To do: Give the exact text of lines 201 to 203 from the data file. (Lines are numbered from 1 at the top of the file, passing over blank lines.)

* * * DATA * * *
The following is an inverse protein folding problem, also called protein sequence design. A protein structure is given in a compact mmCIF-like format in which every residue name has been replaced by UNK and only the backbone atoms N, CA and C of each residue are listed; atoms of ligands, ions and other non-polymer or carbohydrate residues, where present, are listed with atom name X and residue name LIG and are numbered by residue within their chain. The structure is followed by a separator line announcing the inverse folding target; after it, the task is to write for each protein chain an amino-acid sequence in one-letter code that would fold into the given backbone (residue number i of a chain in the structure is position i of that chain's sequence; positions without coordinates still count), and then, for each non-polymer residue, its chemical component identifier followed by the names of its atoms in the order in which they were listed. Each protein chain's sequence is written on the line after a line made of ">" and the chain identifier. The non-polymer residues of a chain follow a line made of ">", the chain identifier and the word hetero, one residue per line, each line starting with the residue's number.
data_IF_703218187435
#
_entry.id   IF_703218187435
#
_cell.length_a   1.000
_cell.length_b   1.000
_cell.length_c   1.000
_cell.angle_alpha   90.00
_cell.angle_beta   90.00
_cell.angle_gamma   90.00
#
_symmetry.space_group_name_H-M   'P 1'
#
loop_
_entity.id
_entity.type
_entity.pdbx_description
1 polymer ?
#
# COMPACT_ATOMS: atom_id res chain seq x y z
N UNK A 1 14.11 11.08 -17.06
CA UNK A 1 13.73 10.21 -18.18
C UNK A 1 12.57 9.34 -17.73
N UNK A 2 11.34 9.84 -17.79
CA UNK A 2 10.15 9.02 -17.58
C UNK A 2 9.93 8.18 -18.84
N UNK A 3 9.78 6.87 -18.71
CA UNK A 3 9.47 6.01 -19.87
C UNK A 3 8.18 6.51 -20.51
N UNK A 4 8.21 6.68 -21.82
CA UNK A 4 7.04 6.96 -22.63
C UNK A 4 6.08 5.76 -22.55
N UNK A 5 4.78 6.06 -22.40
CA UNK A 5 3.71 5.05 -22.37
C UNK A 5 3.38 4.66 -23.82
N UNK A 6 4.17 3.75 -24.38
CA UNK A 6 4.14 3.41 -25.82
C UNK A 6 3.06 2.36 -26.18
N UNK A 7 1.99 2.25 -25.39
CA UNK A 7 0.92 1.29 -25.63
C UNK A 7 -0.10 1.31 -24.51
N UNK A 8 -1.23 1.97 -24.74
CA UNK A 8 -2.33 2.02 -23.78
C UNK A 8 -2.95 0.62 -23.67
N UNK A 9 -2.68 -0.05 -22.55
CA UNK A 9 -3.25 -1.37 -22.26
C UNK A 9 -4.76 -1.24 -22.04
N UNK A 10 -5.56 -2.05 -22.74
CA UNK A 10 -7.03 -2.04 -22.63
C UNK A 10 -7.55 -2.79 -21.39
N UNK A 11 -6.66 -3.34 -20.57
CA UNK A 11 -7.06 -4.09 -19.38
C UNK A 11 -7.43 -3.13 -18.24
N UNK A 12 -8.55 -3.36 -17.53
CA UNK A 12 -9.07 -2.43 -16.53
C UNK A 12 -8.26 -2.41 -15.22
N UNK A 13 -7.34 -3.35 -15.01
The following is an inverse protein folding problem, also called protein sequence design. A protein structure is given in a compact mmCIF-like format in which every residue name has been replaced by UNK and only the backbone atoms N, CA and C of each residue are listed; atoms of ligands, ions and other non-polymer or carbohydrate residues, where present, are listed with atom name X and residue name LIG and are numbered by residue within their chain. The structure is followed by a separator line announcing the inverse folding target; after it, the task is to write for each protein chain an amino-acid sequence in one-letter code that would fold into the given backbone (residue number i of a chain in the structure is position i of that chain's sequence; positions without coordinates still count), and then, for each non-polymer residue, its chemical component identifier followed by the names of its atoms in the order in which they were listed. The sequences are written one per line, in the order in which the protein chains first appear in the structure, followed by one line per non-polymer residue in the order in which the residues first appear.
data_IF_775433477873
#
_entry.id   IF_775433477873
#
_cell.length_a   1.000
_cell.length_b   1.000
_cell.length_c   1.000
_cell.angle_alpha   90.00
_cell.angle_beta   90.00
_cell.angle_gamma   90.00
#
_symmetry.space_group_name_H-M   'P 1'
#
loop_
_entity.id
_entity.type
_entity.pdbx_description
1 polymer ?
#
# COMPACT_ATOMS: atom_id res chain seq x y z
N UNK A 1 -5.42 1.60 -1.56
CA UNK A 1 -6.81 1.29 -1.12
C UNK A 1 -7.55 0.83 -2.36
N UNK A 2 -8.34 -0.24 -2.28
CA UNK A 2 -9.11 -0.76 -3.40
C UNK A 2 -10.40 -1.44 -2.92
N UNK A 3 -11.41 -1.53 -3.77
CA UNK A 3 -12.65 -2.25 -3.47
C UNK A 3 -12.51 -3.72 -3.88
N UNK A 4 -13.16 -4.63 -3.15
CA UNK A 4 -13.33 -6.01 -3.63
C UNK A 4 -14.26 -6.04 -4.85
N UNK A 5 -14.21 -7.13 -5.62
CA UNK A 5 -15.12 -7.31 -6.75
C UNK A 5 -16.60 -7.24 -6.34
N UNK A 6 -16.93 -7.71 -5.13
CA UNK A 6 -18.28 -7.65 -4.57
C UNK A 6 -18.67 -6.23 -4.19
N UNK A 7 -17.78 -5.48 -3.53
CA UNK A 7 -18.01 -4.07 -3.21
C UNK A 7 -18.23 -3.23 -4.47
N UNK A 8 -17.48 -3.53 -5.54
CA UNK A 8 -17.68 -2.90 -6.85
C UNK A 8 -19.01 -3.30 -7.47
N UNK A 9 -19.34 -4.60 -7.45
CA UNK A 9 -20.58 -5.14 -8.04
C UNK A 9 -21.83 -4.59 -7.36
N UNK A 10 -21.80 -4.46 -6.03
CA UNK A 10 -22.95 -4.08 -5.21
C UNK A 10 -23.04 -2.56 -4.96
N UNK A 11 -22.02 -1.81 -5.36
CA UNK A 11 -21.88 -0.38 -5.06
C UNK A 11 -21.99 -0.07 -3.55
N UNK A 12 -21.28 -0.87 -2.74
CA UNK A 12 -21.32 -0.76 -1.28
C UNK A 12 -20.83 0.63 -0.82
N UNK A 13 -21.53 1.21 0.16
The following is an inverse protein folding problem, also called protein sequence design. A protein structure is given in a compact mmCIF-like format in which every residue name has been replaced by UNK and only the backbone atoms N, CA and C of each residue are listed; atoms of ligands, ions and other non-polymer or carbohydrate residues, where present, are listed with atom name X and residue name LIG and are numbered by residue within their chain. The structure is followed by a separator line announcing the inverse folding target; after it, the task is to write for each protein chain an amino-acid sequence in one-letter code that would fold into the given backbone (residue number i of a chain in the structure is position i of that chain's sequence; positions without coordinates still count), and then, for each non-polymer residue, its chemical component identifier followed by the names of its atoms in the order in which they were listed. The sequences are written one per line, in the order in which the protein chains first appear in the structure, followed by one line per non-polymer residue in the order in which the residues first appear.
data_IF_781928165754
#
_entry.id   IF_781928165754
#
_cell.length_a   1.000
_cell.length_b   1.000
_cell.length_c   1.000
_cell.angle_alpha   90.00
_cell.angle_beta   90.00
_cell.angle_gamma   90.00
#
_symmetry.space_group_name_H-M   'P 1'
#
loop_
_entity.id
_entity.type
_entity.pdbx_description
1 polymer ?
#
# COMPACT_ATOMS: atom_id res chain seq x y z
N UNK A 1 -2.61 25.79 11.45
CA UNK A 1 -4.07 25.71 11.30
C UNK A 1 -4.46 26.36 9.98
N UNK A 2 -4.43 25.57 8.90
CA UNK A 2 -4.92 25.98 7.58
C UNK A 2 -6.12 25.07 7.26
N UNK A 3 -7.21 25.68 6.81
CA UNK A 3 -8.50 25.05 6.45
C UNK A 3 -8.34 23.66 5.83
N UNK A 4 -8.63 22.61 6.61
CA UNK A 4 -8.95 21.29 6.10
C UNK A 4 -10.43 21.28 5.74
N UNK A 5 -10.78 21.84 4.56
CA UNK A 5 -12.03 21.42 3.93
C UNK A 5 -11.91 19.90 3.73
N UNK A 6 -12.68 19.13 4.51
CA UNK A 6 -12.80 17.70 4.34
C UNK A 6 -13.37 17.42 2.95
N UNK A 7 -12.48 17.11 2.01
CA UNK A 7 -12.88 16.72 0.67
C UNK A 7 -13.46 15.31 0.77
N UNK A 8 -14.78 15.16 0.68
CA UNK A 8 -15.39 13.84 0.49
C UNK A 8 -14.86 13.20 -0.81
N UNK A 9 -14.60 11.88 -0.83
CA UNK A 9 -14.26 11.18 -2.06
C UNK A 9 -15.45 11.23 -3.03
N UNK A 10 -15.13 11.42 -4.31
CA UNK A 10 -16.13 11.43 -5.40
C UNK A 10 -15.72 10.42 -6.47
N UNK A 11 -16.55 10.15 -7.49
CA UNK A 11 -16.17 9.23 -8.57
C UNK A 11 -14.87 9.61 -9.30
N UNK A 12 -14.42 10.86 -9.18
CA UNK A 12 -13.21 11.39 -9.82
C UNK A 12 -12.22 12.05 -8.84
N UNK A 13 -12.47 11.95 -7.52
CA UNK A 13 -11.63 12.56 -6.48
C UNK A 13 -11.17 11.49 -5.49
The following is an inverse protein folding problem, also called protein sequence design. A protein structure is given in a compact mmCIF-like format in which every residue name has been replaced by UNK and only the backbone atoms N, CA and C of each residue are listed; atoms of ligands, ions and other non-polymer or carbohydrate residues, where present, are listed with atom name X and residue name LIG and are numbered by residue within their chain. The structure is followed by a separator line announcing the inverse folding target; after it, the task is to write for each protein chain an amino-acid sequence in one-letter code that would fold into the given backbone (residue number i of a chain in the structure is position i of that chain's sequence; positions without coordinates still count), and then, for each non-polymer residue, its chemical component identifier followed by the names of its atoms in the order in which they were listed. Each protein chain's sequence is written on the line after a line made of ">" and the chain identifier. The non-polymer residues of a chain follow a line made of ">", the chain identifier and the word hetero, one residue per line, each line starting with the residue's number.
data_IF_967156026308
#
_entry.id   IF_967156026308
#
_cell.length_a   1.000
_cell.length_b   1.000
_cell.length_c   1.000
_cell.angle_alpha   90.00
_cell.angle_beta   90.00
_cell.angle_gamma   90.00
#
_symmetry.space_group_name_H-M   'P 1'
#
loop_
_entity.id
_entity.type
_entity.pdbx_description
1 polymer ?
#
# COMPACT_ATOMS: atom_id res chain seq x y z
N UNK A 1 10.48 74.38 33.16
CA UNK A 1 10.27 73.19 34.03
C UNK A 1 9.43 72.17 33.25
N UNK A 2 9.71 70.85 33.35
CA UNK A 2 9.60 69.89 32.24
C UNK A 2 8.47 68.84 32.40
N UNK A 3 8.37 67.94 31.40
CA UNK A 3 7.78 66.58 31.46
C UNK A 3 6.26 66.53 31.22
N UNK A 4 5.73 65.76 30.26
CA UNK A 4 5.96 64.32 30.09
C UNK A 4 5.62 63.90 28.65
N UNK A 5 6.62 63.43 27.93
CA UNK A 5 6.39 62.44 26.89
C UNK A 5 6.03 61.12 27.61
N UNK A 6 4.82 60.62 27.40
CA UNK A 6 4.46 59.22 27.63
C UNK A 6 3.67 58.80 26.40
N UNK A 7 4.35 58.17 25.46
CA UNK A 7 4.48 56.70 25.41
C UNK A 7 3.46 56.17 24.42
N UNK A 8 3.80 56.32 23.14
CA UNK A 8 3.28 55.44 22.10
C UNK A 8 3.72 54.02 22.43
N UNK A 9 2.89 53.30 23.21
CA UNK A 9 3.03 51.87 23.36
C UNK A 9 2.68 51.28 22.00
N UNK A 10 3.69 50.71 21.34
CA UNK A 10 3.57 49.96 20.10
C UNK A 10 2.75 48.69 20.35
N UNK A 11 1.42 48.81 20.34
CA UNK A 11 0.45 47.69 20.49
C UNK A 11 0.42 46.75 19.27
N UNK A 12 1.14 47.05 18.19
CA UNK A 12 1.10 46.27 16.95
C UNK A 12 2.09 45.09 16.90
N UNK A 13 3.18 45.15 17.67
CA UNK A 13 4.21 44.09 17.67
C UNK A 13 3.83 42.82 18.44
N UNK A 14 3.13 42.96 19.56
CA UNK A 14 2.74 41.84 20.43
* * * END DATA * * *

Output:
N UNK A 2 9.71 70.85 33.35
CA UNK A 2 9.60 69.89 32.24
C UNK A 2 8.47 68.84 32.40